Pronation has been the fundamental factor in selection and prescription of running shoes for years (decades even!) and ‘over’pronation has been the alleged “cause” of more running and sporting injuries than you can poke a stick at… But the more time I spend working with runners and the more time I spend talking to other therapists the more often I find myself asking ‘how much of a problem is pronation’ and ‘do we really know how to define or measure ‘over-pronation’?

The critical points that need to be made & weighed in this argument are as follows;

Pronation is normal… That’s right, NORMAL. 

Almost all of us pronate and we’re designed to do it because it’s a fundamental shock absorption system for the foot and leg.
Pronation is basically the normal flattening out or dropping of the foot’s arches in weight bearing. It facilitates internal rotation at the ankle & knee (giving greater range of motion and a longer stride) and allows for gradual soft tissue loading and better elastic recoil of tissues in toe off.
In short it literally puts a spring in our step & makes us more efficient runners!

So what is ‘Over-Pronation’?

Over-pronation has been defined in several ways but in general it’s taken to mean that the arch drops or flattens too much or too quickly when weight bearing or that it stays on flattened for too long during the gait cycle.
It shouldn’t be defined as ‘flat fleet’ – though much to my dismay it frequently still is.

How much is too much?

That’s a good question! And it’s a real shame we don’t have a good answer…how much and how fast we’re supposed to pronate and how much of a normal gait cycle we’re supposed to be in pronation is essentially unknown. Not because we haven’t researched or studied it- It has been investigated hundred of times over but the findings are inconsistent and at and at times, conflicting.

How can it be so hard to work out?

Well there are several issues that relate to consistency in research but in simple terms varying the study (different people running in different shoes, on different surfaces, under different conditions) means varying the results to some degree. One of the most influential factors has probably been how we actually measure pronation, meaning whether it’s in weight baring and whether it’s static or dynamically (as we run or walk). This all makes it
hard to compare apples and apples so to speak.

‘Normal’ Range Of Motion (ROM) values vary a lot too because we’re naturally designed to walk and run with the foot and ankle in a stack of different positions so we can adjust to changing terrain. In basic terms this means that many joints mean the foot can operate in many different combinations of positions.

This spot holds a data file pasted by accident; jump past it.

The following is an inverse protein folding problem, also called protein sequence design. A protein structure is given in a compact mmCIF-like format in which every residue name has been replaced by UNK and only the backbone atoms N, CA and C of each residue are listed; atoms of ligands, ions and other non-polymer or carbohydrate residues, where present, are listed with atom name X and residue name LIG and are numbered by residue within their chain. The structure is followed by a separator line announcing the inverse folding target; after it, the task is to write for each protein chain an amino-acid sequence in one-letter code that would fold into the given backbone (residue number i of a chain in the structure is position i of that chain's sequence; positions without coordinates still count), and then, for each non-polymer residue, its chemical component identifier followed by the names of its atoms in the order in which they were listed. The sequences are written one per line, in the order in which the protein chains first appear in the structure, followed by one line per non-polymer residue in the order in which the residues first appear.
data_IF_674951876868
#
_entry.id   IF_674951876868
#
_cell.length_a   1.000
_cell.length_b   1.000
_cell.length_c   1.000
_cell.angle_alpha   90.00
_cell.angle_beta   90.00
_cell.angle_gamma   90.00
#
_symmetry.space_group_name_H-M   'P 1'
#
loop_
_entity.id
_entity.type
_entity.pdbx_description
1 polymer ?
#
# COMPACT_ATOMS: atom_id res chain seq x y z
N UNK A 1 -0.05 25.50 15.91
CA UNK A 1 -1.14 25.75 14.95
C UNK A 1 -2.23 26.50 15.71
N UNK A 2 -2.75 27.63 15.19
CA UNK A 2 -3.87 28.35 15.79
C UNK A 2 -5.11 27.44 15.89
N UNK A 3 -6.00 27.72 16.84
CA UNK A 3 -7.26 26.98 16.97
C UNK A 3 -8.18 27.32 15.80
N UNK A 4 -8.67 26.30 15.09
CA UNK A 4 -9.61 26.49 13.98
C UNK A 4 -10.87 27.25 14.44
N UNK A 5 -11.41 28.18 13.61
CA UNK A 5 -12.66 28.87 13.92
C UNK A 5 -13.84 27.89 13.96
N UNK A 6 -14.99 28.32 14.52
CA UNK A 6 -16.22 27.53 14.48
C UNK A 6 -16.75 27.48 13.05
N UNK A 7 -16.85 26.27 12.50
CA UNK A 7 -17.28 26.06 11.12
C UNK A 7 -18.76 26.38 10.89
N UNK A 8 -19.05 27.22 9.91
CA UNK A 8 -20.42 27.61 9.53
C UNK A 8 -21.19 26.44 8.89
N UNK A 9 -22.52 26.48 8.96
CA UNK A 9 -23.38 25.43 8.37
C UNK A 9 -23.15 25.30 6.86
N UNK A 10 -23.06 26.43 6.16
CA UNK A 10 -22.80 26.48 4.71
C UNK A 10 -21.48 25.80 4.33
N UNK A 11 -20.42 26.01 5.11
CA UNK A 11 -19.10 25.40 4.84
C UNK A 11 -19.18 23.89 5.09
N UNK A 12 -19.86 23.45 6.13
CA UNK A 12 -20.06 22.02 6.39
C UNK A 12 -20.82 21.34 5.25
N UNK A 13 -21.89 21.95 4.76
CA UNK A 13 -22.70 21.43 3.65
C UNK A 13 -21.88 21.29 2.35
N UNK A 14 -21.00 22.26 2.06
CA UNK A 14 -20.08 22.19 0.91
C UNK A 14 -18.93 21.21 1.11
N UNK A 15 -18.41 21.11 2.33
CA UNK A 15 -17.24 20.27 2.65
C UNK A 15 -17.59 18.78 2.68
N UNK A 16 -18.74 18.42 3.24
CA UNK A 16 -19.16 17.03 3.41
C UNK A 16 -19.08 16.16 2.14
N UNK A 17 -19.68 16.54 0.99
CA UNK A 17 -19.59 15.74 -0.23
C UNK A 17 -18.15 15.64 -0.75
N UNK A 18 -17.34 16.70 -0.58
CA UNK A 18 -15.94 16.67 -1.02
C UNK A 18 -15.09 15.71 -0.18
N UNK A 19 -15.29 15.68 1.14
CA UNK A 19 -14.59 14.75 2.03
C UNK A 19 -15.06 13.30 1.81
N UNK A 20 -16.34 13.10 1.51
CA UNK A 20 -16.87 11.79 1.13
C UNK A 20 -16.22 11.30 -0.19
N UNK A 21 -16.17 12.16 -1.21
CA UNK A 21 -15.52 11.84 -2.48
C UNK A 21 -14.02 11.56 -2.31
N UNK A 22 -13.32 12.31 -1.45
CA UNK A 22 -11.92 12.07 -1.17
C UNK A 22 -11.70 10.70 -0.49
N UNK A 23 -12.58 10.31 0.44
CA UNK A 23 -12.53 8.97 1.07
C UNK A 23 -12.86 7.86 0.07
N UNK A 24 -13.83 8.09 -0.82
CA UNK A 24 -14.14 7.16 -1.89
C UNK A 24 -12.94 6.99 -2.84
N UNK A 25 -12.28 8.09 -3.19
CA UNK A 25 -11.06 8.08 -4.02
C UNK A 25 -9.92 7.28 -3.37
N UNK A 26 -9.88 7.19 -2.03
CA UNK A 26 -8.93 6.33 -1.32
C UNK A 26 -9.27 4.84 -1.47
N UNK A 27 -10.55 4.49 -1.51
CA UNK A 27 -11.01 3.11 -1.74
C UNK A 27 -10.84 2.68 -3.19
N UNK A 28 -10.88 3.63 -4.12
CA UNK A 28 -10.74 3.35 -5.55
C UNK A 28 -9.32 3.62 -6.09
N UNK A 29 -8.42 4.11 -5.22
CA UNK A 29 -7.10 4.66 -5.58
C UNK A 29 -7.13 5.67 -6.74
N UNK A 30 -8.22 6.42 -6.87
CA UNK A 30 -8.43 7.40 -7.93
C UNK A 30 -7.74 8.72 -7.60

Potentially one of the greatest obstacles to working it out though has been that we’ve just been looking at things the wrong way around…the current trends in gait research seem to be indicating that the greatest influences on lower limb control during gait seem to be from the top down, meaning the hip and pelvis are really setting the scene for running efficiency and injury risk, not the foot.

So back to the original question- is pronation/over-pronation really such a problem?

Well that all depends on your natural anatomy and it likely depends on how long you’ve been an ‘over-pronator’ or how long you’ve had ‘flat feet’.

The reality is you can have flatter feet than most but if you’ve been like that your whole life your body is probably perfectly adapted to walk and run that way with all your soft tissues being specifically matched to your ROM so your musculo-skeletal system may not be overloaded at all. This would likely mean that your risk of injury is probably no different to anyone else’s.

On the other hand if you suddenly begin pronate beyond what your system is trained and adapted for you are probably much more likely to sustain or exacerbate an injury.
What might cause this to happen you might ask? Well all indications are that leg control is from the top down so injury or weakness in the ankle, knee or hip may very well lead to more or faster pronation that you’re adapted for.

So if you ask me over-pronation is not defined in numbers but needs to be clinically defined and although the evidence suggests that it’s associated with injury I think it’s role as a cause of injury has been well overstated.

I’ll write more about what to do if you have an injury and how to know if your pronation is a problem in my next article.